This gorgeous garden art gallery features the artistic works of Karen Weigert Enos of Seraphinas Artworks. Karen makes these garden art balls using bowling balls, glass gems (flat marbles) and some extra touches you’ll see listed below.
Come explore the gallery where Karen shares some basic tips for exquisite garden orb art-making. Also see, How to Make Garden Art Balls for instructions and recommended materials.
DIY Garden Ball Tips & Ideas
My friend Karen Weigert Enos is a master at making garden art balls (and lots of other art) and she has kindly shared some of her tips including recommended materials.
Be sure to view the video for an overview of how these garden art pieces are made and browse the gallery (below) to see a variety of examples that Karen has created.
Meet Karen Weigert Enos
I first saw Karen’s wonderful garden art when she dropped by the Empress of Dirt Facebook page and shared her latest work of art. And boy did she knock my socks off.
Not only are her garden balls beautiful, but I immediately noticed how meticulous she is with her work. I could see that she takes tremendous care (and time) to achieve this level of perfection.
Karen has kindly answered common questions about creating these garden balls (below) and, best of all, you can buy them from her Etsy shop as well.
Visit Karen’s Etsy Shop: Seraphinas Artworks
Creations: garden art balls, barrettes with recycled jewelry pieces, dish gardens, drawing pixies, elves, and aliens, painting, mosaics.
1What supplies do you use for your garden art balls?
- Bowling balls – large and small (candle pin) bowling balls.
You can also use old, glass lamp globes, fish bowls, or round vases. They have nice, thick glass and do not break.
- Marbles – flat-bottom marbles, round marbles (glass gems), square gems.
- Mini-bits (embellishment glass, 2-4 mm). You may also find them sold as vase fillers – see them here on Amazon. Be sure they are glass or plastic, not the ones that dissolve or inflate in water.
Also, check the floral department of crafty supply stores for small plastic or glass pieces used to fill vases or terrariums.
I have found several types in dollar stores.
- Decorative fillers (Ashland Co) pearlized shell-like pieces (pink, green, blue).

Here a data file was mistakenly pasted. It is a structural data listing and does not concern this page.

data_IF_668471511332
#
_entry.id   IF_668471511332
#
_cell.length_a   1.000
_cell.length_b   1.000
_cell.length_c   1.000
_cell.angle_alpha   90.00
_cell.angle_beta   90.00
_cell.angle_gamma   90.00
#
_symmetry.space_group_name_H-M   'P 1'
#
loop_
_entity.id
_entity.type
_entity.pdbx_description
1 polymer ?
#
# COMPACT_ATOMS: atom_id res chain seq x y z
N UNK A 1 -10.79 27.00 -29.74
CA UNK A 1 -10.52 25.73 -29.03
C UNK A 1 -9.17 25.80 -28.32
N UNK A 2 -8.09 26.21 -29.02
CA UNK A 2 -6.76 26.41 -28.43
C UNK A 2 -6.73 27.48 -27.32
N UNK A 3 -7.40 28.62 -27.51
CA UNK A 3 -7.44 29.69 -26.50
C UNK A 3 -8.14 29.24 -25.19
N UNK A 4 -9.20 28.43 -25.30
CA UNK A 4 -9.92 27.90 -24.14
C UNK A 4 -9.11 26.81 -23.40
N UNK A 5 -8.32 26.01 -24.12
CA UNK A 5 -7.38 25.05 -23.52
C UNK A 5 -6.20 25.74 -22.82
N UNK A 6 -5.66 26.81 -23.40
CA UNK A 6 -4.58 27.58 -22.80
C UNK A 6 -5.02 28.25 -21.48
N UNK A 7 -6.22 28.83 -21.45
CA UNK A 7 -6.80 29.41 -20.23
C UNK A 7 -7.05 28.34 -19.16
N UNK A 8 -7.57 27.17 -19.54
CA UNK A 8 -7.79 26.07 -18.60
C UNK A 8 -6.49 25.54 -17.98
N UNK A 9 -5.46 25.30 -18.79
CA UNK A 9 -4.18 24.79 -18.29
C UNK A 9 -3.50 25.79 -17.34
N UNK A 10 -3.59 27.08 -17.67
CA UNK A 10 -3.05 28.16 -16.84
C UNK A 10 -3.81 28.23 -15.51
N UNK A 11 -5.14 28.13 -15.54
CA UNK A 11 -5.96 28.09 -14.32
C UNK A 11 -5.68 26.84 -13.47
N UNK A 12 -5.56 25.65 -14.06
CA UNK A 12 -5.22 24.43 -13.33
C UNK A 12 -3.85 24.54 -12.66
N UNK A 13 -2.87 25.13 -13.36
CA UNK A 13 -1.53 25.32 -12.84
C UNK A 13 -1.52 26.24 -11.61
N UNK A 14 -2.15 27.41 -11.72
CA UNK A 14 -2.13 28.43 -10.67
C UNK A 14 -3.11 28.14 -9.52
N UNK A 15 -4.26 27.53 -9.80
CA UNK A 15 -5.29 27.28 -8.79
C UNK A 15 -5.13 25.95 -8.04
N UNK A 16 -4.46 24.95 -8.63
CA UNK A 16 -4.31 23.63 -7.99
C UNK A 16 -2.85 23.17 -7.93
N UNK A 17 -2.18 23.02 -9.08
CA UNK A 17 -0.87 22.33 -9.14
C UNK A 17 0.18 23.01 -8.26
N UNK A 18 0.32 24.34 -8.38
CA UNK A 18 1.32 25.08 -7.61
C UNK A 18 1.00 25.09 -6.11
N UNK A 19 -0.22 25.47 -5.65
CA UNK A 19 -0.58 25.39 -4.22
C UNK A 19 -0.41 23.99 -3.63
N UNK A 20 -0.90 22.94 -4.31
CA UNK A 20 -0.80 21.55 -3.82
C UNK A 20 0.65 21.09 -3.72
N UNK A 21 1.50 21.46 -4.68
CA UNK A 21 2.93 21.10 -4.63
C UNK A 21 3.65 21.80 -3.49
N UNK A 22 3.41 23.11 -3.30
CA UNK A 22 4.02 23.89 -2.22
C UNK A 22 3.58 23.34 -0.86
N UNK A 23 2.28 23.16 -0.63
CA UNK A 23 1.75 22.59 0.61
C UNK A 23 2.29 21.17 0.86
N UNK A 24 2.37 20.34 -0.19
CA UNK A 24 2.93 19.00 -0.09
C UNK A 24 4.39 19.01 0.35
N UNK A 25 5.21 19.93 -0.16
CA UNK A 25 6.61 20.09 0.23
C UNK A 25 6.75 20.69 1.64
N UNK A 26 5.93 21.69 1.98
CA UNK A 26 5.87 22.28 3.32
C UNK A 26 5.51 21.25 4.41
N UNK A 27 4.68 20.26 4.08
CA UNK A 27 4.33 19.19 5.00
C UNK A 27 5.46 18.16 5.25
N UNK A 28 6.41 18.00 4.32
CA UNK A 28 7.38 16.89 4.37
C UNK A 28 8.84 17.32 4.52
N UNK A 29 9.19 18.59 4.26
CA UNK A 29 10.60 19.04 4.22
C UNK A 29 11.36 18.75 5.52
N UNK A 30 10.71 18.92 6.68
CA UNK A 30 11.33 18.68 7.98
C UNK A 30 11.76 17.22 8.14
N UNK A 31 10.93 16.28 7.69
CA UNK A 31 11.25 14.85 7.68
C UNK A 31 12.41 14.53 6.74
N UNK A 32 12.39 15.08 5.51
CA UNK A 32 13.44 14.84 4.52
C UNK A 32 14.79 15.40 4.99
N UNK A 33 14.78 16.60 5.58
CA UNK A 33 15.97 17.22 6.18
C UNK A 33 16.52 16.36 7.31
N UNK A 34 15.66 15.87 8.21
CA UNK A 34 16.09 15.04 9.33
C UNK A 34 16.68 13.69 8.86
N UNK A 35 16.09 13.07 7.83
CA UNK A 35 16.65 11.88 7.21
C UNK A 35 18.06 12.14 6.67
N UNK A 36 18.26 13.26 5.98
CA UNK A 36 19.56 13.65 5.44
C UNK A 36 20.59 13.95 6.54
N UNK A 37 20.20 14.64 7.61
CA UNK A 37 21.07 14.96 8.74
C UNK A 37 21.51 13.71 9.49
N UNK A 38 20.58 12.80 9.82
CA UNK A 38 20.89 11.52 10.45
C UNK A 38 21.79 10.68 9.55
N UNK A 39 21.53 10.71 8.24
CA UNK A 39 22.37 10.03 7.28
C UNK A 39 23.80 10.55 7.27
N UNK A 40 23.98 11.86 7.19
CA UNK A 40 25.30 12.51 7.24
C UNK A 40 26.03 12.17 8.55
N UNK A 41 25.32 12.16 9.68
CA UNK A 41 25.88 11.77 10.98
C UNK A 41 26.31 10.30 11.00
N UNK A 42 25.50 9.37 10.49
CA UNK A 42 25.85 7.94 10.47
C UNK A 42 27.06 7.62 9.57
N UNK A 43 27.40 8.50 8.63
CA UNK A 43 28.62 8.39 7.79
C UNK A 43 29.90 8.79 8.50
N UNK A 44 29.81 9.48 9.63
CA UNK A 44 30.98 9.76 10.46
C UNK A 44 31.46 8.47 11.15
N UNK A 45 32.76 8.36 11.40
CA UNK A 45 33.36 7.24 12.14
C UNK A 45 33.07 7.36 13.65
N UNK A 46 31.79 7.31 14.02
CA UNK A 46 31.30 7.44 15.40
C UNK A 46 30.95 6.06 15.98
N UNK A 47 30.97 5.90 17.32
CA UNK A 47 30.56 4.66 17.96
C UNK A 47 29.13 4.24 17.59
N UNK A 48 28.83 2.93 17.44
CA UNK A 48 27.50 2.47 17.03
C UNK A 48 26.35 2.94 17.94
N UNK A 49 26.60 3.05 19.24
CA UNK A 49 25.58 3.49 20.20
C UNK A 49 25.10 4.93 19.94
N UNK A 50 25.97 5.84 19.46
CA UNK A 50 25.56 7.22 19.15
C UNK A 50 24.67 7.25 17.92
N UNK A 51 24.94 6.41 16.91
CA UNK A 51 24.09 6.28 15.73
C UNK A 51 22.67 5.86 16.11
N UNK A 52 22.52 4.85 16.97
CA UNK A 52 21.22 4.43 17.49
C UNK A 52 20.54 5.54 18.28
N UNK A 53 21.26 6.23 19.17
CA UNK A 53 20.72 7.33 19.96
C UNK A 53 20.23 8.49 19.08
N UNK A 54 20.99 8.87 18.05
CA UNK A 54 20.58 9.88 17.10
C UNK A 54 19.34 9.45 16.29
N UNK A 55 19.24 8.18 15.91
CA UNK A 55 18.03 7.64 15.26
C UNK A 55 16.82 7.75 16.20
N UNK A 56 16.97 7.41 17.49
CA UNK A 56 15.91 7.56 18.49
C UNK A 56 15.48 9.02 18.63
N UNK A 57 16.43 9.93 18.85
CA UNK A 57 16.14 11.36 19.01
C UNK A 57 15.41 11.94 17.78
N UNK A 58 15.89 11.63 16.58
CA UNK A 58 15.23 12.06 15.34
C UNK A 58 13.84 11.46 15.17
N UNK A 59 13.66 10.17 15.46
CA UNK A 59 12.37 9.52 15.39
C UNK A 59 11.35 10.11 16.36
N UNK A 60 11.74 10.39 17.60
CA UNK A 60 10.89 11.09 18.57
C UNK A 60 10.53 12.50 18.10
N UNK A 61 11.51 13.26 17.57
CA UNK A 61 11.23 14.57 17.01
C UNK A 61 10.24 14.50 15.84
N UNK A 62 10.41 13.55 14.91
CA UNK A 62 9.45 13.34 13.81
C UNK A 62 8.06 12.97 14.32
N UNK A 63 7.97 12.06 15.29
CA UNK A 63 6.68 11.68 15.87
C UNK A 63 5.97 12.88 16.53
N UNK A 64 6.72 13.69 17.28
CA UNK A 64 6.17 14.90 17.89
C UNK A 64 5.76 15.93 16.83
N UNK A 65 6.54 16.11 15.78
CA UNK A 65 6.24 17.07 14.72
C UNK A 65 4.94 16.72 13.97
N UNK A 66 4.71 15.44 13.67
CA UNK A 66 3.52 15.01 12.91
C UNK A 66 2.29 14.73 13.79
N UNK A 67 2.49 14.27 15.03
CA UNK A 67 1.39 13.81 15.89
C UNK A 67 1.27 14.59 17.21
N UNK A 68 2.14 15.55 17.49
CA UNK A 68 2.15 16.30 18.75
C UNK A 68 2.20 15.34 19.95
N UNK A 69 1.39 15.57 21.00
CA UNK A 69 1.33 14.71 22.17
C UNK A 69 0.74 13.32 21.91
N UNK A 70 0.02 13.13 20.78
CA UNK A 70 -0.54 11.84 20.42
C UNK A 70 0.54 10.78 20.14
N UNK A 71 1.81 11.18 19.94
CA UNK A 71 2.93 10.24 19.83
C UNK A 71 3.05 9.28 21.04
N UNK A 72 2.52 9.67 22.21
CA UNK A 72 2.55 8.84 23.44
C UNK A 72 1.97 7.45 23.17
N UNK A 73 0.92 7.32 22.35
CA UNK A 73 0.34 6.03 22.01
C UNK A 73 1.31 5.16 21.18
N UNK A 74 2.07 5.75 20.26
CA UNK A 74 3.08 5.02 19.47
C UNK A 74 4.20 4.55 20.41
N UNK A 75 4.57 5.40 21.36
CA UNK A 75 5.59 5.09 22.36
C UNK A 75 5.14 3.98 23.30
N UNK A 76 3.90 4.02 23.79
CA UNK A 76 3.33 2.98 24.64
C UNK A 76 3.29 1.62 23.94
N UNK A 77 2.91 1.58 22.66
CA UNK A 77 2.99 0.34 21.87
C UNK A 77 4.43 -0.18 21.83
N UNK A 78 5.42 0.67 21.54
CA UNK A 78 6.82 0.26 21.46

- Aquarium gravel (matte and shiny).
- Hobby Lobby
- Save-On Crafts (vase fillers)
- Adhesive: GE II Silicone sealant. Please read this for tips to get the best result with this adhesive.
- Also see The Glue Resource Guide for Garden Art Projects for more options.
- tape measure, toothpicks, box cutter, Lazy Susan and stand, Windex or acetone, rags (clean up).
2How long does it take to make them?
The more complex balls can take 2-3 weeks and up to a month (at my pace) to complete because my technique requires more patience, time to design, decorate and cure.
3Any tips you would like to share for making garden balls?
- Clean off any dirt and wax from all bowling balls.
- Lightly sand.
- Paint ball if desired.
- Fill in finger holes with GE II Silicone Sealant.
- Leave thumb hole open for staking with rebar in the garden.
- Thumb hole can also be used on the top for adding unique objects.
- Measuring and marking your design first is very important because the gems can be irregular in size.
4Do you sell your garden art balls?
Yes. You can contact Karen through her Etsy shop here.
Garden Ball Gallery
As you can tell from what Karen shared, these garden balls are not quick and easy projects. Karen takes time to ensure the surface color of the bowling balls fits the color theme of the decorations, and, on the more-detailed pieces, meticulously places mini-bits and decorative fillers between the larger marbles and gems.
I really enjoy the range of colors and styles.
The photos you see here are by Karen Weigert Enos and Tina Marie Enos
Blues & Purples
Pink & Purples
A design like this one takes carefully planning and measuring to be sure the main marbles fit perfectly.
Green & Purple
This purple and green ball is an example of one of the more detailed, time-consuming garden art balls. Notice how Karen has carefully placed mini-bits and fillers in all of the sections. It’s not a quick project but the final product is well worth it.
Black & Red
Black & White
Thank you to Karen for sharing your lovely art.
~Melissa the Empress of Dirt ♛
25 Garden Art Projects & Ideas
by Melissa J. Will
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